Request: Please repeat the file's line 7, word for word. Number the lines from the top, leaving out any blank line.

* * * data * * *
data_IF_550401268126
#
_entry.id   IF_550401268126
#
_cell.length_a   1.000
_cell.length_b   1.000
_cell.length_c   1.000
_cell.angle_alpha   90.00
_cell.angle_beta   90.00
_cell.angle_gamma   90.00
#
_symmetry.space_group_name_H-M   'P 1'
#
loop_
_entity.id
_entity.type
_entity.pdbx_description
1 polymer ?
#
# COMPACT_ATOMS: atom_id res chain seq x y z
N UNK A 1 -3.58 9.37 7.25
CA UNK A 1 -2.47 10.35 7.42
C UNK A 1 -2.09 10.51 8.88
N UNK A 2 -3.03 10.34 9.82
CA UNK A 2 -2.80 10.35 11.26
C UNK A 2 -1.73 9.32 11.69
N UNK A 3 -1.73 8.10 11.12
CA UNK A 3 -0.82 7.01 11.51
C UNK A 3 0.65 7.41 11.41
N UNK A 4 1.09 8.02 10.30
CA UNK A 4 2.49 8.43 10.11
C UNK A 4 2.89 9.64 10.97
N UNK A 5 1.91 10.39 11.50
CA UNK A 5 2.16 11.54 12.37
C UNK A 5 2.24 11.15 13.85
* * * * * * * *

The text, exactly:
_cell.length_c   1.000